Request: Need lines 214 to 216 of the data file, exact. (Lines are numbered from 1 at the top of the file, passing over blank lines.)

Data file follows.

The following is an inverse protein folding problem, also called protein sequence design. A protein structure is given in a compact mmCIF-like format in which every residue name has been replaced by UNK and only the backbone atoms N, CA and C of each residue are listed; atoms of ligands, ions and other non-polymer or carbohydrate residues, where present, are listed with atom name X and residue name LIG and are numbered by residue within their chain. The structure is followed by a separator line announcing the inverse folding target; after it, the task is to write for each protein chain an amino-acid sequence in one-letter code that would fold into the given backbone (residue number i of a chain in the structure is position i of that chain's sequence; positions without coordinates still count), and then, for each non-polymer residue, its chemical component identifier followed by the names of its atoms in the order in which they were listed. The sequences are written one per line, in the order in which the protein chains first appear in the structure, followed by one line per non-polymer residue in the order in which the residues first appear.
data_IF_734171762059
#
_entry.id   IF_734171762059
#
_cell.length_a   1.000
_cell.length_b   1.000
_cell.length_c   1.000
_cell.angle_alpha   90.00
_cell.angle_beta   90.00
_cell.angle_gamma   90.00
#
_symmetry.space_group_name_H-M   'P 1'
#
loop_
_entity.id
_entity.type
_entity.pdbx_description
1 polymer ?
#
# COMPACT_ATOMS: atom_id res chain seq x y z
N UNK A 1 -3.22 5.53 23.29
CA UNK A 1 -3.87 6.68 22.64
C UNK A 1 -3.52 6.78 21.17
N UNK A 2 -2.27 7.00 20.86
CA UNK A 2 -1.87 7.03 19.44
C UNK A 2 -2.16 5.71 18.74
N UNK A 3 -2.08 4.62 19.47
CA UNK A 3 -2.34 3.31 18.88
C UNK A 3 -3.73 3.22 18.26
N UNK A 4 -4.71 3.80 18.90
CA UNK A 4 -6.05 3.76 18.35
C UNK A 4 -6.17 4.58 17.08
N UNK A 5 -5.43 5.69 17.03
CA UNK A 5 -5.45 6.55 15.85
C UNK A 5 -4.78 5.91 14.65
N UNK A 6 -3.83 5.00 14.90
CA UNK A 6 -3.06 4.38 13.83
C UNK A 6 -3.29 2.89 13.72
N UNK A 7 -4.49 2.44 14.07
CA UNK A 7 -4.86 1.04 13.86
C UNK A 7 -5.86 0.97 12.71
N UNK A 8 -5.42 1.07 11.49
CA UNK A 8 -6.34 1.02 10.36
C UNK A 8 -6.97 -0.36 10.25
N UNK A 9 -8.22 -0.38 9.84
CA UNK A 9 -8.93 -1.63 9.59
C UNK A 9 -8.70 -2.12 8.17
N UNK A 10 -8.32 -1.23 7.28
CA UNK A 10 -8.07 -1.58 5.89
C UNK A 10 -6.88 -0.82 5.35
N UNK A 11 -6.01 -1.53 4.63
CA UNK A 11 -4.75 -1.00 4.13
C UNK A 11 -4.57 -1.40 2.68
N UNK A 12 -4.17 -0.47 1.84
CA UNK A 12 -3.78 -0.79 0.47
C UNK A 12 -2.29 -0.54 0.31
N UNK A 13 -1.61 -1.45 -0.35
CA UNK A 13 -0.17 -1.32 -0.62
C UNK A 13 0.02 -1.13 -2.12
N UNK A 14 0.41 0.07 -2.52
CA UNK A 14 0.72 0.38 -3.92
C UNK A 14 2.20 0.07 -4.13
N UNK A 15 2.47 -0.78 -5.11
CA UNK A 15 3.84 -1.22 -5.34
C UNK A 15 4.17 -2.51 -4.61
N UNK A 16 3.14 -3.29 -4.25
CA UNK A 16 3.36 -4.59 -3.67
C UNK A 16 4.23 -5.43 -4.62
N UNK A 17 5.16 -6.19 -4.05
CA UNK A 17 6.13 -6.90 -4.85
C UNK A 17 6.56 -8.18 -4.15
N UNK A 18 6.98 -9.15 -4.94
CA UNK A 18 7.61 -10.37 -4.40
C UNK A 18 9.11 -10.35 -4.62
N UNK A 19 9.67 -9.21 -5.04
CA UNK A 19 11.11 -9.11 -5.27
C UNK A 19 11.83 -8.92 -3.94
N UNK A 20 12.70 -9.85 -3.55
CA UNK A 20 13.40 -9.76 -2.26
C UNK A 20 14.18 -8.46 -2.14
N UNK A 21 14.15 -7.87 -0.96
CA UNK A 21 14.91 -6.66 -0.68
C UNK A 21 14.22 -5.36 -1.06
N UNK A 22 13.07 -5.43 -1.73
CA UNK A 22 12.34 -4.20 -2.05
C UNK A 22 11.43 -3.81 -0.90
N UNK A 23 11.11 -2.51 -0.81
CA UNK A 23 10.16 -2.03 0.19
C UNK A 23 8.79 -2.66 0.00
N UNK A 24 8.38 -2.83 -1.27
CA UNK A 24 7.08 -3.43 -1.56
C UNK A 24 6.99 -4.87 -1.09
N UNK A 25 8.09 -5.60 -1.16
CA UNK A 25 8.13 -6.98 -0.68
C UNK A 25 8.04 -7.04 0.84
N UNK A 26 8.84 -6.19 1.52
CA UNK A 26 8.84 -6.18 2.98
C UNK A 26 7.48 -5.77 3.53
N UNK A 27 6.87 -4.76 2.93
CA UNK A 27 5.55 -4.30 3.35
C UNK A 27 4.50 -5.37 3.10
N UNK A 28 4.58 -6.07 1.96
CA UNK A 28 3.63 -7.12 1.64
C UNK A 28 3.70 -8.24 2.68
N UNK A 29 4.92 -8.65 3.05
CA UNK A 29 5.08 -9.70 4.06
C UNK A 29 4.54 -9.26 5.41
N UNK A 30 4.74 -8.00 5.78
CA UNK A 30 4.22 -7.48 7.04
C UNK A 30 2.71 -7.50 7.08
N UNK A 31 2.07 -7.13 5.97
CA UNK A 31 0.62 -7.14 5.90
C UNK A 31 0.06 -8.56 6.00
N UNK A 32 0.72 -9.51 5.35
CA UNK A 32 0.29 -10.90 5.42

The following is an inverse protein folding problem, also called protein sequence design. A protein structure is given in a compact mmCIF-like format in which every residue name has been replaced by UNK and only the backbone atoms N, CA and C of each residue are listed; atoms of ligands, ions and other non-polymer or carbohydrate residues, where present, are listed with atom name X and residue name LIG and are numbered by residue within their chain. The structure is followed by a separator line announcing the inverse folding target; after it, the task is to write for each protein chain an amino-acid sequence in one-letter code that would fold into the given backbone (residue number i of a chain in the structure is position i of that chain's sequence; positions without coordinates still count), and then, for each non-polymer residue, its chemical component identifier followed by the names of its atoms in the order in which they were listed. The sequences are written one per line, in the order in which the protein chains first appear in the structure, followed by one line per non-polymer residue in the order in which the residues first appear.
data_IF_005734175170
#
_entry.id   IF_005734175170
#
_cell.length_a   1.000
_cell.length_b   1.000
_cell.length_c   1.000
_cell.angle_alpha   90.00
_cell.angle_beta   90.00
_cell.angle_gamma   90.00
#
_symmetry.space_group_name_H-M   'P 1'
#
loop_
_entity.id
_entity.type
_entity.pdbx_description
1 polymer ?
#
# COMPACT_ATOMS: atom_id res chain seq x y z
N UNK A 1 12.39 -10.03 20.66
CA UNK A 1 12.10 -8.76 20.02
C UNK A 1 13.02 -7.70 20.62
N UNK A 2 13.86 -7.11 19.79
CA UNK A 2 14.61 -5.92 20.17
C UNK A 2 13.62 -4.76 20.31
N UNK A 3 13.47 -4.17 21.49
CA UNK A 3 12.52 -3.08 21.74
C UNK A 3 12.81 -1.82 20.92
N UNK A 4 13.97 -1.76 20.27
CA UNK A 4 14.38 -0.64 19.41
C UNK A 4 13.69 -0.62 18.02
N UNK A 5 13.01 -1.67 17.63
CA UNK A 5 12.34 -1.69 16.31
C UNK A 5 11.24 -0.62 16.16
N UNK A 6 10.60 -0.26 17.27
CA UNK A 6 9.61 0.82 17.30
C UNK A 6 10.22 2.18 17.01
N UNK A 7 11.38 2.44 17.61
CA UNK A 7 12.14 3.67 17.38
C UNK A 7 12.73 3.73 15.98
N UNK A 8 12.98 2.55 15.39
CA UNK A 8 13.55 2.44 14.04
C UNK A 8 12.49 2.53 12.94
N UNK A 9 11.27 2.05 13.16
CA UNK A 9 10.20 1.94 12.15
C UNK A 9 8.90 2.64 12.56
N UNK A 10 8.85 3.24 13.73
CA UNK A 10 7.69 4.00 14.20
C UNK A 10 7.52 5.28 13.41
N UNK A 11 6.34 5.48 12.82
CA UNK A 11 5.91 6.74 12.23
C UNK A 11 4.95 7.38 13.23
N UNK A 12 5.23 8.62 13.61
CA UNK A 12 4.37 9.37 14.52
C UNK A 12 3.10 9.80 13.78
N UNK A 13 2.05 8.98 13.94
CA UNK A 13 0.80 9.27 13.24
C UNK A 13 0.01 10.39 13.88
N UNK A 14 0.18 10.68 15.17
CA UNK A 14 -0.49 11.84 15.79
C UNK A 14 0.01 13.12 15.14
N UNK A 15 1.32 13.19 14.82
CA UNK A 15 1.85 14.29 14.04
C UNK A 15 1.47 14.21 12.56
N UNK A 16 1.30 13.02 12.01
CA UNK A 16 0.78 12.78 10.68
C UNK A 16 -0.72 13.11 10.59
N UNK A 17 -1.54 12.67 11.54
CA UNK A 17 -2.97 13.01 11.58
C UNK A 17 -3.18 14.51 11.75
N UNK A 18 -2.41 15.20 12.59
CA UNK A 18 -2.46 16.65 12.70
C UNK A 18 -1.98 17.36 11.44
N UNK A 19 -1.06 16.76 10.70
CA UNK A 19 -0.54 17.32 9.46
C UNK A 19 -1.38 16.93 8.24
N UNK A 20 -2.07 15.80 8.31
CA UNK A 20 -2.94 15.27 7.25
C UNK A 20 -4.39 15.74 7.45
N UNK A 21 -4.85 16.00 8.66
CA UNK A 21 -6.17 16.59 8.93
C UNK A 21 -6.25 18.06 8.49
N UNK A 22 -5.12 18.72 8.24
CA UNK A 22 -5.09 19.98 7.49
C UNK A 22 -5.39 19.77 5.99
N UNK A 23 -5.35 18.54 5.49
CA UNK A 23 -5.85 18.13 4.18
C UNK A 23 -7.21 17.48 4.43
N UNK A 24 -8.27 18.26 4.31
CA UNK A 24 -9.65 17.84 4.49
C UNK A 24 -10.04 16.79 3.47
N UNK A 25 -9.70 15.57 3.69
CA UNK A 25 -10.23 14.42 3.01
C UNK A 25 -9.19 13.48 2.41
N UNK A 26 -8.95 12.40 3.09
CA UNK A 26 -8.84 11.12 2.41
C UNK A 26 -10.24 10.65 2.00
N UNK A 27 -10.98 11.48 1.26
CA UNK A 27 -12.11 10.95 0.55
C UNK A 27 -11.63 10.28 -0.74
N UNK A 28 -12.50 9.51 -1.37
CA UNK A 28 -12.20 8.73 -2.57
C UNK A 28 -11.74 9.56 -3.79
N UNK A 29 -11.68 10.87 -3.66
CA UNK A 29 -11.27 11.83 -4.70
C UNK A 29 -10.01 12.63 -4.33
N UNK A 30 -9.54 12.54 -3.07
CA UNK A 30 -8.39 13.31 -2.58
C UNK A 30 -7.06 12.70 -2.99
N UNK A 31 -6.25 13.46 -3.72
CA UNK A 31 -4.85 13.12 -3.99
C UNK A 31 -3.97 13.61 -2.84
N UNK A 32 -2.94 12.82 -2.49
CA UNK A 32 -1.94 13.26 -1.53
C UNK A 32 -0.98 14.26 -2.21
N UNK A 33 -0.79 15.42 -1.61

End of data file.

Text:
CA UNK A 26 -8.84 11.12 2.41
C UNK A 26 -10.24 10.65 2.00
N UNK A 27 -10.98 11.48 1.26